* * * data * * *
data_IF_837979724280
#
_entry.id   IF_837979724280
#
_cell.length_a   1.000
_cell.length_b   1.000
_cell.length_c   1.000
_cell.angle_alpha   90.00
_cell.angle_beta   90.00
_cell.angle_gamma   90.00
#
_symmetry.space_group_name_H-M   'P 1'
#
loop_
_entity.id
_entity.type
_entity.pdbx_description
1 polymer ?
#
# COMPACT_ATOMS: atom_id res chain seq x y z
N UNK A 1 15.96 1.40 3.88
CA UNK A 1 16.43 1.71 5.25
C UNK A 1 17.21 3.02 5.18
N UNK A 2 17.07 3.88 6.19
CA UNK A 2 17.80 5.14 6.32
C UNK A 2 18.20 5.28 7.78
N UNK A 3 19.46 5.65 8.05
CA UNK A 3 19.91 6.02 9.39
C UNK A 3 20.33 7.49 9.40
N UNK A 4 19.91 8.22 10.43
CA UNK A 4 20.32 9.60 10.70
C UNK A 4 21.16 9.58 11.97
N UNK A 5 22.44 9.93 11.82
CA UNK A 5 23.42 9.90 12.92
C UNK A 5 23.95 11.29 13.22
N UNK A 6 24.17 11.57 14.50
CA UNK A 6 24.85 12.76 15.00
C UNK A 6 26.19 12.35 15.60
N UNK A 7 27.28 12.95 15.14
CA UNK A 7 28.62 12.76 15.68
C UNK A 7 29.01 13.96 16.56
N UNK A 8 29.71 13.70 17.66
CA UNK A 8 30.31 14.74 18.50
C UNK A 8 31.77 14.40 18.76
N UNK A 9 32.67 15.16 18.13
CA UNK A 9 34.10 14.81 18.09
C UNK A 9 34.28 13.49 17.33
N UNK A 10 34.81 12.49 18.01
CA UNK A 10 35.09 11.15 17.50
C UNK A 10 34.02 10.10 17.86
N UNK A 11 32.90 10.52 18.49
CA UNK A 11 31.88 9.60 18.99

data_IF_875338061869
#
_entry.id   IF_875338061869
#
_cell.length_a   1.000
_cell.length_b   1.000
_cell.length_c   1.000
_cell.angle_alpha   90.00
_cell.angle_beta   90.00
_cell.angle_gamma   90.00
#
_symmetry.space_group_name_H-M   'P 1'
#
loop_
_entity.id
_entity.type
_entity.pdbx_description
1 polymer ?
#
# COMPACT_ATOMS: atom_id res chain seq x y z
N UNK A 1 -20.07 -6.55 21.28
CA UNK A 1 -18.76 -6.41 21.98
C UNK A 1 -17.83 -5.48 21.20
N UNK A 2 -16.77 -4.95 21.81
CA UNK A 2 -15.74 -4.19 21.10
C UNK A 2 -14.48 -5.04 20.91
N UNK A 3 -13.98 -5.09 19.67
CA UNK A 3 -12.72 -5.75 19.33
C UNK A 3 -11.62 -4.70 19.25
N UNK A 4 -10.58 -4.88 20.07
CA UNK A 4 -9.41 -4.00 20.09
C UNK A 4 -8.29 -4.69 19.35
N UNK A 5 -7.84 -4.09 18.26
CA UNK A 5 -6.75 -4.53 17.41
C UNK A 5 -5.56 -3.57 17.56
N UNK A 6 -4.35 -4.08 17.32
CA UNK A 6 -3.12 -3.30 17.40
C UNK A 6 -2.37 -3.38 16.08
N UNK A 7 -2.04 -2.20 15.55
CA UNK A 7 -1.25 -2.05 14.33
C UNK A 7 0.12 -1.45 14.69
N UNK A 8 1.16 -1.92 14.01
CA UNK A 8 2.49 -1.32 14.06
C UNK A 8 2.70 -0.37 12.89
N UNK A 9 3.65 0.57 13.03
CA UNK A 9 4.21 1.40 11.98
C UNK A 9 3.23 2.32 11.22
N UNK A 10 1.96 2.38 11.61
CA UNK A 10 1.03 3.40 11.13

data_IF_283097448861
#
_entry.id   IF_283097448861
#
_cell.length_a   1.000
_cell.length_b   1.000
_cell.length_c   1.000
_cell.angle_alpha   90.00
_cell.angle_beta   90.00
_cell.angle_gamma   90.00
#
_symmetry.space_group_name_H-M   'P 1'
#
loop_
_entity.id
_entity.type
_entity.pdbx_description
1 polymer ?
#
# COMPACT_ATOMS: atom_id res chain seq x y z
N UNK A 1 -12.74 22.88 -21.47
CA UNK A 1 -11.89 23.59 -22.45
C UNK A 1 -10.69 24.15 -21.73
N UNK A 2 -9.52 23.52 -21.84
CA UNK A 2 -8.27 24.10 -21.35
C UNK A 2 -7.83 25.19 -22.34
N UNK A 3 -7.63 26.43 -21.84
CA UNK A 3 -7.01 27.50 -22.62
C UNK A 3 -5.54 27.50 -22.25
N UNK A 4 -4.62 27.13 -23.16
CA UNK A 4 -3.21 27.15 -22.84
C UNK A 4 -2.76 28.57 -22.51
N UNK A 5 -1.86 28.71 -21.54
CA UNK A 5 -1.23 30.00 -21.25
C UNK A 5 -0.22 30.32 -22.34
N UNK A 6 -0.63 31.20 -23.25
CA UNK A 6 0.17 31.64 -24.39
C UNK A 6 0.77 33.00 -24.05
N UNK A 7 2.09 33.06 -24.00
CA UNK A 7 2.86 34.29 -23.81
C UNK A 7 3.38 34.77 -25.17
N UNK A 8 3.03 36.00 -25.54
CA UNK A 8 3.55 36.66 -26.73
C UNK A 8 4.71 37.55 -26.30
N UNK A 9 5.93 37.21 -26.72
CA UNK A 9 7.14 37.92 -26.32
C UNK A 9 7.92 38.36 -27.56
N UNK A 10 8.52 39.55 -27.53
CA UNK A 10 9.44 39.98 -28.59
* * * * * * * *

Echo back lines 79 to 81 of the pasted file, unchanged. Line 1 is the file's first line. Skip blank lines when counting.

N UNK A 3 -13.98 -5.09 19.67
CA UNK A 3 -12.72 -5.75 19.33
C UNK A 3 -11.62 -4.70 19.25